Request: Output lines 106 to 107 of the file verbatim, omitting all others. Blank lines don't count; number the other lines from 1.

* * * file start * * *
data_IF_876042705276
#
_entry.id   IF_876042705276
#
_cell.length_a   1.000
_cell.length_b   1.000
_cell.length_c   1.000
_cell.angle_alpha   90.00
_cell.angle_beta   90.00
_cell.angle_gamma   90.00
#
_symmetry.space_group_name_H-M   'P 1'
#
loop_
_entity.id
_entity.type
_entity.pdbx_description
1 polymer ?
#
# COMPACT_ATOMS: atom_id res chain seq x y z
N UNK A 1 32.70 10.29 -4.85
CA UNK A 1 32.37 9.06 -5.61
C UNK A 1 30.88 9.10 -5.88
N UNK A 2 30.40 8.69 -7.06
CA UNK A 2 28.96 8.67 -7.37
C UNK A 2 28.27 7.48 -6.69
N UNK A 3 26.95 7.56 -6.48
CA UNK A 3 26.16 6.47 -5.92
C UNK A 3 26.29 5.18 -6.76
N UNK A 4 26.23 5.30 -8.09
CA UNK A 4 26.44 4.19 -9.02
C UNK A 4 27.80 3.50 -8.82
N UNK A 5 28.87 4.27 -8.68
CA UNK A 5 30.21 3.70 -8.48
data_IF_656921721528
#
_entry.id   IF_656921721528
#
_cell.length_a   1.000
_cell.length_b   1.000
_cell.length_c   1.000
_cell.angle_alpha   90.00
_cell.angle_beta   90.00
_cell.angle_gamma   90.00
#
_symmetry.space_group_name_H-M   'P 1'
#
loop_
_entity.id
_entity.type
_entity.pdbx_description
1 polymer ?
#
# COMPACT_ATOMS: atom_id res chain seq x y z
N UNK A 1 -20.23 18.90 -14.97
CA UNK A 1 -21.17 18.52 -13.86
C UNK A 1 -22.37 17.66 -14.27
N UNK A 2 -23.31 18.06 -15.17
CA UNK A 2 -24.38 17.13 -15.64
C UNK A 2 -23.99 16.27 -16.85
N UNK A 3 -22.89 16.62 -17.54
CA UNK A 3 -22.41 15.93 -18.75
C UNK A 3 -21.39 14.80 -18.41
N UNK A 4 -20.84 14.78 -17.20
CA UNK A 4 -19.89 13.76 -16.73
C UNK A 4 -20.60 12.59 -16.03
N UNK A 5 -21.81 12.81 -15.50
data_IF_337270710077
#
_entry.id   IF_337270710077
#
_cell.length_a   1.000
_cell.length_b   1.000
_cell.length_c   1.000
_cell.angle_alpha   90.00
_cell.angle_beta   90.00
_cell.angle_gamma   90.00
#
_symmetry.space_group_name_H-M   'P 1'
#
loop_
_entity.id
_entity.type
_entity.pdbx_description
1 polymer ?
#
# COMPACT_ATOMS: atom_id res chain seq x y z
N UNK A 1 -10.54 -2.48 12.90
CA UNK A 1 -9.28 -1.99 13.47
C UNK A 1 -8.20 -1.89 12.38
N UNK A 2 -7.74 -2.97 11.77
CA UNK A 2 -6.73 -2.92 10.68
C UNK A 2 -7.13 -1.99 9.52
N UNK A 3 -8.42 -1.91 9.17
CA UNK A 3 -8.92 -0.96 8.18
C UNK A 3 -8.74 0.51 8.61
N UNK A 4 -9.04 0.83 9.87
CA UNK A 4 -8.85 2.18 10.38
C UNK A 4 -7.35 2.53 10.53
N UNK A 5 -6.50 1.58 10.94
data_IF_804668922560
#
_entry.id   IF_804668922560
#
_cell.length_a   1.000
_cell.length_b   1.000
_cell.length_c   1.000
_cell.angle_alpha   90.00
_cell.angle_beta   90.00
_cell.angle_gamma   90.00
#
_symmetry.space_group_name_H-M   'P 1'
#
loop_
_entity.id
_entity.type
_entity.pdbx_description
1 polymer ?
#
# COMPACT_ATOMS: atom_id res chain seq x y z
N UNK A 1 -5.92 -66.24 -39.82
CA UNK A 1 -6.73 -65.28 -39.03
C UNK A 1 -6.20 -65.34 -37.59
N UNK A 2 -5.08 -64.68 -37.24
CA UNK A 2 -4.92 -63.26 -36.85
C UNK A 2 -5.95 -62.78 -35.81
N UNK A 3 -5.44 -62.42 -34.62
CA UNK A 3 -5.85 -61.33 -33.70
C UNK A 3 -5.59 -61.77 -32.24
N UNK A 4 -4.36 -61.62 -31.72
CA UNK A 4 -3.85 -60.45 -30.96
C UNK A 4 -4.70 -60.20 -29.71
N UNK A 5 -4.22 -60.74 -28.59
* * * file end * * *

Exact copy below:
_cell.length_b   1.000
_cell.length_c   1.000